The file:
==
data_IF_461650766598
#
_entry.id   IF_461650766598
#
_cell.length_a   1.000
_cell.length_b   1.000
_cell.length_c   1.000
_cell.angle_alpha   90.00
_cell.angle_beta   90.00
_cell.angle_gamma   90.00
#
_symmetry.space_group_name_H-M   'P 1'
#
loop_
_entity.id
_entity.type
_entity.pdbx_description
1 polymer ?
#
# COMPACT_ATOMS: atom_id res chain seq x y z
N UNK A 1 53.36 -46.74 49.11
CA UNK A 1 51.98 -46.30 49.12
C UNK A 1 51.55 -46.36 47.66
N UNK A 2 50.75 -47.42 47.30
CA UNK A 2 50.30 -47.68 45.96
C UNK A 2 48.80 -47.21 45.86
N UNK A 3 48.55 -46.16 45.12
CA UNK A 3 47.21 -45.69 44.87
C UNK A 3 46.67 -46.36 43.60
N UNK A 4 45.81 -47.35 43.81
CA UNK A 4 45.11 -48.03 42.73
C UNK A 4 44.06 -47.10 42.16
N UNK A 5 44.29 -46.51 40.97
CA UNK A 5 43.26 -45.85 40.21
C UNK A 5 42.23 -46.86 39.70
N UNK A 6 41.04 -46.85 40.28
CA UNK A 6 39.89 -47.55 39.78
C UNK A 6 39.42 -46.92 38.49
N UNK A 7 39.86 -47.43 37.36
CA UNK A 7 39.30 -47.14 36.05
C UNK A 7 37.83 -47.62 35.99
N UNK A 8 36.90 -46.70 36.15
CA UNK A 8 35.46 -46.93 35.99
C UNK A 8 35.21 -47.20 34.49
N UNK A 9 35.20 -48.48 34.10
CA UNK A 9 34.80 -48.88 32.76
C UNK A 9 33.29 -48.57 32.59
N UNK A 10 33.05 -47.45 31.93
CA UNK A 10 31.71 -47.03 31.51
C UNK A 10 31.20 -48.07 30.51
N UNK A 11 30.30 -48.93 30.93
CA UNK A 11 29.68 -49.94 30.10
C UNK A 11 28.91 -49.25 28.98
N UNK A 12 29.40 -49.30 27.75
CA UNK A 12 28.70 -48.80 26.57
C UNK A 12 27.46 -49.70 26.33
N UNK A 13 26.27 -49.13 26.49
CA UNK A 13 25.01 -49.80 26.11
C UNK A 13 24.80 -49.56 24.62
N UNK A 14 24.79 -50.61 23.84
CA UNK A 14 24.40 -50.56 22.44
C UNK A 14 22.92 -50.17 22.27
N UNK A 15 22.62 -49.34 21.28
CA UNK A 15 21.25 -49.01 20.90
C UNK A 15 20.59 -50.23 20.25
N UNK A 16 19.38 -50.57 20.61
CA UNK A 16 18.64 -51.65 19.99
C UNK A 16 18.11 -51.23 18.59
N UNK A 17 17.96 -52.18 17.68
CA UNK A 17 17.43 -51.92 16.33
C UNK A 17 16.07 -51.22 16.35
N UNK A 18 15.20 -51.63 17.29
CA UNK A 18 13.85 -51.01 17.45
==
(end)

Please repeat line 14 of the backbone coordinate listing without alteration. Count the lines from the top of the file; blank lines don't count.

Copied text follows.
loop_